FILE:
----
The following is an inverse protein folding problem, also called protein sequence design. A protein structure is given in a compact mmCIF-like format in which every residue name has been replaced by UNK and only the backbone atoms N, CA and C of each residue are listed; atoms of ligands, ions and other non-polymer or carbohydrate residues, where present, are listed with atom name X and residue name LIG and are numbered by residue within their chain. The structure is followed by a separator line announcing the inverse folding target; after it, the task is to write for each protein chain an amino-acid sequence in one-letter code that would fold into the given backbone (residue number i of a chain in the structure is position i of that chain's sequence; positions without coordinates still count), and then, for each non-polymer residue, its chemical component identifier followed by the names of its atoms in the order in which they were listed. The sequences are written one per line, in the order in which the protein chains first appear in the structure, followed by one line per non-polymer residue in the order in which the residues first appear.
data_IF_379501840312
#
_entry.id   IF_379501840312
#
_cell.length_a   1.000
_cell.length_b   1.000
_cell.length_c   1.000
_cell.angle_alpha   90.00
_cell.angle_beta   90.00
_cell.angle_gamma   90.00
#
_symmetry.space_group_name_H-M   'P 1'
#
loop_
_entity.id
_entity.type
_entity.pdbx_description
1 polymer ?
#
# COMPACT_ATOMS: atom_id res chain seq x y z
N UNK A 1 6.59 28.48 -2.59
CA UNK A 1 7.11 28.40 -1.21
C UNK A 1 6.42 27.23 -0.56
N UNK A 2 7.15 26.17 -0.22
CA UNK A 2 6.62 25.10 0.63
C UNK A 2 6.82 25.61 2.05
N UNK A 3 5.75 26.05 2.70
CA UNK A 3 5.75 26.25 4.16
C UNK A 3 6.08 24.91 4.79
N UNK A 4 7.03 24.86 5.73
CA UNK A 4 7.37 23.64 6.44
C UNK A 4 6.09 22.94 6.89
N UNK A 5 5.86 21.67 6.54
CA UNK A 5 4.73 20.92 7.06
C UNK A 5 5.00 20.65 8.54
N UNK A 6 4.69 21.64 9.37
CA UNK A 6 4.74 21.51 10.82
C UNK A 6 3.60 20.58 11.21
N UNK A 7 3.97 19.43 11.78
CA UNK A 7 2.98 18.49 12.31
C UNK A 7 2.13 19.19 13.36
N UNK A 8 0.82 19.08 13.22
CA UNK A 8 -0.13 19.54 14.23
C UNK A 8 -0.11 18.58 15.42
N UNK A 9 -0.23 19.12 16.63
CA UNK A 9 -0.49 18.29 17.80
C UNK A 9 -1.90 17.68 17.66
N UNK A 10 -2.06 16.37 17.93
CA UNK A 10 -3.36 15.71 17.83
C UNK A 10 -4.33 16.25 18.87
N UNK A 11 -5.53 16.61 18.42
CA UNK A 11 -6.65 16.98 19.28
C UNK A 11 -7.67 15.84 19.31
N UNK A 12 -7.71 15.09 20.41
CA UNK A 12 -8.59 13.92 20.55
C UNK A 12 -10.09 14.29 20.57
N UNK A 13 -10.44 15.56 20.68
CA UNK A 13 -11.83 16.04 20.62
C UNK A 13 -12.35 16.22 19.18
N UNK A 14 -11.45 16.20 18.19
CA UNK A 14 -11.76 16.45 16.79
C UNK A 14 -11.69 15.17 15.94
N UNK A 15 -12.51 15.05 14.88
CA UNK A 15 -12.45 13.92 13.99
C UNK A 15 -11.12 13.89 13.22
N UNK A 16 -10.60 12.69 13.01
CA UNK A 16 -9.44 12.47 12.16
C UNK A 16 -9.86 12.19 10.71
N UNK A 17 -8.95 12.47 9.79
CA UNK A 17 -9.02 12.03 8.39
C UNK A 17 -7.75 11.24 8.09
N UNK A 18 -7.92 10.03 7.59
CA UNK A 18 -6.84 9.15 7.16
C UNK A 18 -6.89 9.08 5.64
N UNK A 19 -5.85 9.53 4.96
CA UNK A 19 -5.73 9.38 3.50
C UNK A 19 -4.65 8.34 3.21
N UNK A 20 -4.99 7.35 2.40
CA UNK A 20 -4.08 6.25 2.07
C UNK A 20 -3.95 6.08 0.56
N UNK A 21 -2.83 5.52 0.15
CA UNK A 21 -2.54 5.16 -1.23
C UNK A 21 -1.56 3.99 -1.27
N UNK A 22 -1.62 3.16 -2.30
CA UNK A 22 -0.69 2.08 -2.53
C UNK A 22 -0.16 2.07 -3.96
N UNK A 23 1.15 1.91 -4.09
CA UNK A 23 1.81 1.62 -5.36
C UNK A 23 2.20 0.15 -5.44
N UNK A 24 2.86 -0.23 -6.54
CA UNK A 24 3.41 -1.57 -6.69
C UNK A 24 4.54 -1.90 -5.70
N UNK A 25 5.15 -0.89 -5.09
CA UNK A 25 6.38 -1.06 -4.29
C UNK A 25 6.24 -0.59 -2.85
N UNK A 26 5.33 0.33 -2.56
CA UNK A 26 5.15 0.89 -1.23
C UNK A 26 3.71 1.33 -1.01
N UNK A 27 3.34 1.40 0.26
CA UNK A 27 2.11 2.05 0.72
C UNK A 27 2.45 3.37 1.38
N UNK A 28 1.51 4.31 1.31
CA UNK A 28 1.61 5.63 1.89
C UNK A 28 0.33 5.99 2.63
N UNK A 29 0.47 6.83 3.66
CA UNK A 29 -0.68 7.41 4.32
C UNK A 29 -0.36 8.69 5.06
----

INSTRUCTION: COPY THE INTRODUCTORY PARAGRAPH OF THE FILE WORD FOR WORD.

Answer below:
The following is an inverse protein folding problem, also called protein sequence design. A protein structure is given in a compact mmCIF-like format in which every residue name has been replaced by UNK and only the backbone atoms N, CA and C of each residue are listed; atoms of ligands, ions and other non-polymer or carbohydrate residues, where present, are listed with atom name X and residue name LIG and are numbered by residue within their chain. The structure is followed by a separator line announcing the inverse folding target; after it, the task is to write for each protein chain an amino-acid sequence in one-letter code that would fold into the given backbone (residue number i of a chain in the structure is position i of that chain's sequence; positions without coordinates still count), and then, for each non-polymer residue, its chemical component identifier followed by the names of its atoms in the order in which they were listed. The sequences are written one per line, in the order in which the protein chains first appear in the structure, followed by one line per non-polymer residue in the order in which the residues first appear.